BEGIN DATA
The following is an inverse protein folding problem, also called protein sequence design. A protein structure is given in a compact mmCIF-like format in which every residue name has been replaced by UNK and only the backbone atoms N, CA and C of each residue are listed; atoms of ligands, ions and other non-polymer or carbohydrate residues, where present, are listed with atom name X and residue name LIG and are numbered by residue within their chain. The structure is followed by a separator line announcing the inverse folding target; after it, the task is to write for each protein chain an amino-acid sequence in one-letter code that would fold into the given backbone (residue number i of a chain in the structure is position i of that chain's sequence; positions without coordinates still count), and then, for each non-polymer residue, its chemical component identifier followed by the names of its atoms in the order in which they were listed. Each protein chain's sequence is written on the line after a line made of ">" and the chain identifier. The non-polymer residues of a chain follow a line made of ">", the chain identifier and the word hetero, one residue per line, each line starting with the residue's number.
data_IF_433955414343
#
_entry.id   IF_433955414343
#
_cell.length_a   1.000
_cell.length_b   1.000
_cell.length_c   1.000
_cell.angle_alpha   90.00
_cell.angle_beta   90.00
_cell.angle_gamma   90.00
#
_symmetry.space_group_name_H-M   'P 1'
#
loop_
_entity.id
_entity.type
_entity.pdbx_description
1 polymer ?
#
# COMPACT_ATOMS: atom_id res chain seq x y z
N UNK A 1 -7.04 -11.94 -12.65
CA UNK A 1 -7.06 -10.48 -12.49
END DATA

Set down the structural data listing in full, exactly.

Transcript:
The following is an inverse protein folding problem, also called protein sequence design. A protein structure is given in a compact mmCIF-like format in which every residue name has been replaced by UNK and only the backbone atoms N, CA and C of each residue are listed; atoms of ligands, ions and other non-polymer or carbohydrate residues, where present, are listed with atom name X and residue name LIG and are numbered by residue within their chain. The structure is followed by a separator line announcing the inverse folding target; after it, the task is to write for each protein chain an amino-acid sequence in one-letter code that would fold into the given backbone (residue number i of a chain in the structure is position i of that chain's sequence; positions without coordinates still count), and then, for each non-polymer residue, its chemical component identifier followed by the names of its atoms in the order in which they were listed. Each protein chain's sequence is written on the line after a line made of ">" and the chain identifier. The non-polymer residues of a chain follow a line made of ">", the chain identifier and the word hetero, one residue per line, each line starting with the residue's number.
data_IF_433955414343
#
_entry.id   IF_433955414343
#
_cell.length_a   1.000
_cell.length_b   1.000
_cell.length_c   1.000
_cell.angle_alpha   90.00
_cell.angle_beta   90.00
_cell.angle_gamma   90.00
#
_symmetry.space_group_name_H-M   'P 1'
#
loop_
_entity.id
_entity.type
_entity.pdbx_description
1 polymer ?
#
# COMPACT_ATOMS: atom_id res chain seq x y z
N UNK A 1 -7.04 -11.94 -12.65
CA UNK A 1 -7.06 -10.48 -12.49